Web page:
Latin America and the Caribbean is a region that stands out in the global energy sector. It boasts extraordinary natural resources – both fossil fuels and renewable energy – and a significant share of the world’s critical minerals. It also has a history of ambitious policy making in pursuit of stronger energy security and greater sustainability that has delivered one of the cleanest electricity mixes in the world. As the region emerges from a period of sluggish economic growth, countries in Latin America and the Caribbean now stand to leverage these resources to revitalise their economies and improve the security and sustainability of energy around the world.
The Latin America Energy Outlook, the International Energy Agency’s first in-depth and comprehensive assessment of Latin America and the Caribbean, builds on decades of collaboration with partners. In support of the region’s energy goals, the report explores the opportunities and challenges that lie ahead. It provides insights on the ways in which the outlook for the region and the biggest global energy trends are deeply intertwined – as well as recommendations on policies that could allow Latin America and the Caribbean to take full advantage of its great potential. At a time of rising geopolitical uncertainty and accelerating energy transitions, an extraordinary endowment of energy and mineral resources, as well as a history of clean energy leadership, positions Latin America and the Caribbean to play an increasingly influential role in the global energy sector, according to a new IEA special report.
The Latin America Energy Outlook is the IEA’s first in-depth and comprehensive analysis of the region, covering the full range of fuels and energy technologies across all 33 countries. The report finds that Latin America and the Caribbean’s wealth of resources and experience developing them – from high-quality renewables to oil and gas to critical minerals – could make major contributions to global energy security and clean energy transitions with the right packages of policies, on top of powering the region’s own transition and generating major benefits for local economies after a decade of sluggish growth. The special report draws on substantial input from government officials, experts and stakeholders across Latin America and the Caribbean, buildingon decades of IEA work on energy and climate issues with the region.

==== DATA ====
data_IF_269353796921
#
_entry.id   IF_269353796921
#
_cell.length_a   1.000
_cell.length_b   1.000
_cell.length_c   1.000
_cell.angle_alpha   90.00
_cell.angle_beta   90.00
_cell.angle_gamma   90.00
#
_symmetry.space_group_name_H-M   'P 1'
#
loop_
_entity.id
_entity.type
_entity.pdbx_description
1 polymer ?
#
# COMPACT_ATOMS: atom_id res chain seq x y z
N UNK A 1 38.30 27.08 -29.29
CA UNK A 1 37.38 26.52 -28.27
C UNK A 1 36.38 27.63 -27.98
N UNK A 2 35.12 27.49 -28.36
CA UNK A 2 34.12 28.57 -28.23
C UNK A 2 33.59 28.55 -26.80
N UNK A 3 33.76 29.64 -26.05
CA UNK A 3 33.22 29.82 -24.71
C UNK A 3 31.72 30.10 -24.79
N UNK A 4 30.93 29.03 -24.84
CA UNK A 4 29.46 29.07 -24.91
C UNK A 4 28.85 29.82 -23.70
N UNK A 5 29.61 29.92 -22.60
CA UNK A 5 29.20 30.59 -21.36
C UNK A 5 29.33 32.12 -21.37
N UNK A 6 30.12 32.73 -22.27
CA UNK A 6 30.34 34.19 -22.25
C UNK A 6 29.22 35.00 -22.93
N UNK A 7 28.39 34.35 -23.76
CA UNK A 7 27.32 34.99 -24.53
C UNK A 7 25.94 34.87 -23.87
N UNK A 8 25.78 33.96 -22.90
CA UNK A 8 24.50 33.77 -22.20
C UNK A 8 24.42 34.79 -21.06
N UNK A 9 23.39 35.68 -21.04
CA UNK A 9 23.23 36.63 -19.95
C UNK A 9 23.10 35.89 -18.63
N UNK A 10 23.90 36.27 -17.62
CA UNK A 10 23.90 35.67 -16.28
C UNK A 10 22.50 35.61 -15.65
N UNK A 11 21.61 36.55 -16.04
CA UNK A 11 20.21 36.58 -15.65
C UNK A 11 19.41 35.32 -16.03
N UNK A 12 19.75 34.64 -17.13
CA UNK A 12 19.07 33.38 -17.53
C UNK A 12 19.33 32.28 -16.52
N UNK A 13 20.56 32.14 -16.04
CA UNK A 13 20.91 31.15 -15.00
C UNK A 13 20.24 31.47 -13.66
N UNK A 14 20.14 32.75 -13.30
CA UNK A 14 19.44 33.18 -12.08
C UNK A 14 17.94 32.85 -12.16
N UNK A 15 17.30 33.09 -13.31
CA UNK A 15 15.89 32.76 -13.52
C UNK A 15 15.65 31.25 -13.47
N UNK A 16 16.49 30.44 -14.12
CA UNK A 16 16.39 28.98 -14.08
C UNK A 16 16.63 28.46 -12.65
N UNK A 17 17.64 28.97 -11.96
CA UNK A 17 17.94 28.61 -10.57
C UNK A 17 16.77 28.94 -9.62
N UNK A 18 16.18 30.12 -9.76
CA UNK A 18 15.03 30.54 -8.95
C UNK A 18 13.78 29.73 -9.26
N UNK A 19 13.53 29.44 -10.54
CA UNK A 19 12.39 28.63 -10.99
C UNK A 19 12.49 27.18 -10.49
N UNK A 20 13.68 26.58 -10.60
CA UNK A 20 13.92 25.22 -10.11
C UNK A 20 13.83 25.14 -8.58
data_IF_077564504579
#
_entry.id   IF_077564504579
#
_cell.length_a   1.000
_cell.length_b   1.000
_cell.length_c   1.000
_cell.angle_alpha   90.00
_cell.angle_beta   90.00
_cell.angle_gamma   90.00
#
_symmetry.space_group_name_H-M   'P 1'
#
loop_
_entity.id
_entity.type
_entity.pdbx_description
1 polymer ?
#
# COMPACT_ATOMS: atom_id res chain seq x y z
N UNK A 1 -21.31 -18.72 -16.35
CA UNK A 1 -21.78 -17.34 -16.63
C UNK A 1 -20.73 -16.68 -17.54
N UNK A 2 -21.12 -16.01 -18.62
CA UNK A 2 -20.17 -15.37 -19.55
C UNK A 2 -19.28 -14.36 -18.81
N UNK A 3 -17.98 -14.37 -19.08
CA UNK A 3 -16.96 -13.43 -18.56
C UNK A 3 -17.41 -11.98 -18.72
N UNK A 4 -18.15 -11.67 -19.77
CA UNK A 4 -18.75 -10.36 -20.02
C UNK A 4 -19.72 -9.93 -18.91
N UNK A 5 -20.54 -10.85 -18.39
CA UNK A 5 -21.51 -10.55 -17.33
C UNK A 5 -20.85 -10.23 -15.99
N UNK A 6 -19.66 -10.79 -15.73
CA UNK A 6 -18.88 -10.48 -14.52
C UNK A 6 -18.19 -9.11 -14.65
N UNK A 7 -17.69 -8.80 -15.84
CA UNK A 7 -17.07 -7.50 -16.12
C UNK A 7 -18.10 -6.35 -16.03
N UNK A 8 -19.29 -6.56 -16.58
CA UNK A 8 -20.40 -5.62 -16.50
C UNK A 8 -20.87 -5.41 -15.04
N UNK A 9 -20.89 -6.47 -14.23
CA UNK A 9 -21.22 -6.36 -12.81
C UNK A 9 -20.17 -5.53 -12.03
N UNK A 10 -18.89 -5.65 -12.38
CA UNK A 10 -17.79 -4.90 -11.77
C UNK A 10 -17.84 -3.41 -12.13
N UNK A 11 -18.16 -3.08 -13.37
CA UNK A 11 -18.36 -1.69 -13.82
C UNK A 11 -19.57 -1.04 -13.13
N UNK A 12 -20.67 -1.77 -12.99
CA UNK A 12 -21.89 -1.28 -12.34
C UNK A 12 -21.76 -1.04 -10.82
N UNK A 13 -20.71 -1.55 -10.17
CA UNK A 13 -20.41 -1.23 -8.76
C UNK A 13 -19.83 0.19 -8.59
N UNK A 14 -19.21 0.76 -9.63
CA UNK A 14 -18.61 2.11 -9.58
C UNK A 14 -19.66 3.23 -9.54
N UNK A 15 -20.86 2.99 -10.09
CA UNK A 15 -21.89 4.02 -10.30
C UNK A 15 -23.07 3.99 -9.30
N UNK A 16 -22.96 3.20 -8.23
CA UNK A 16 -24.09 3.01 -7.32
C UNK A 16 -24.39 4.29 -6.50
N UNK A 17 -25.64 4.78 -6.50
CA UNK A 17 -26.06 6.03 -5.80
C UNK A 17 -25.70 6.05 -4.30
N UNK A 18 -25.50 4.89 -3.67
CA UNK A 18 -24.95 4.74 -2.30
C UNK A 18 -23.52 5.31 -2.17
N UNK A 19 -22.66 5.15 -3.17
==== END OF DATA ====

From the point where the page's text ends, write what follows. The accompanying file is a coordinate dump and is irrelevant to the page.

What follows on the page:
Latin America and the Caribbean already has one of the cleanest electricity sectors in the world, offering bright prospects for future clean energy industries. Renewables, led by hydropower, generate 60% of the region’s electricity, twice the global average, while some of the world’s best wind and solar resources can be found in countries including Brazil, Mexico, Chile and Argentina. Use of bioenergy is widespread across the region, and it is a major exporter of biofuels.
Meanwhile, countries in Latin America and the Caribbean hold about 15% of global oil and natural gas resources. And the region is highly significant for the production of minerals that are essential components in many of today’s rapidly growing clean energy technologies – with around half of global reserves of lithium, and more than a third of copper and silver reserves. The region’s clean electricity supply lays the foundation for the sustainable mining and processing of these materials.
“Latin America and the Caribbean can play an outsize role in the new global energy economy. With incredible natural resources and a longstanding commitment to renewables, countries in the region already have a head start on secure and sustainable transitions to clean energy. Leaning into these transitions would ignite growth in local economies – and put the world’s energy system on a surer footing,” said IEA Executive Director Fatih Birol. “Our report shows that supportive policy making and international cooperation are essential to ensure the region can take full advantage of its remarkable energy potential.”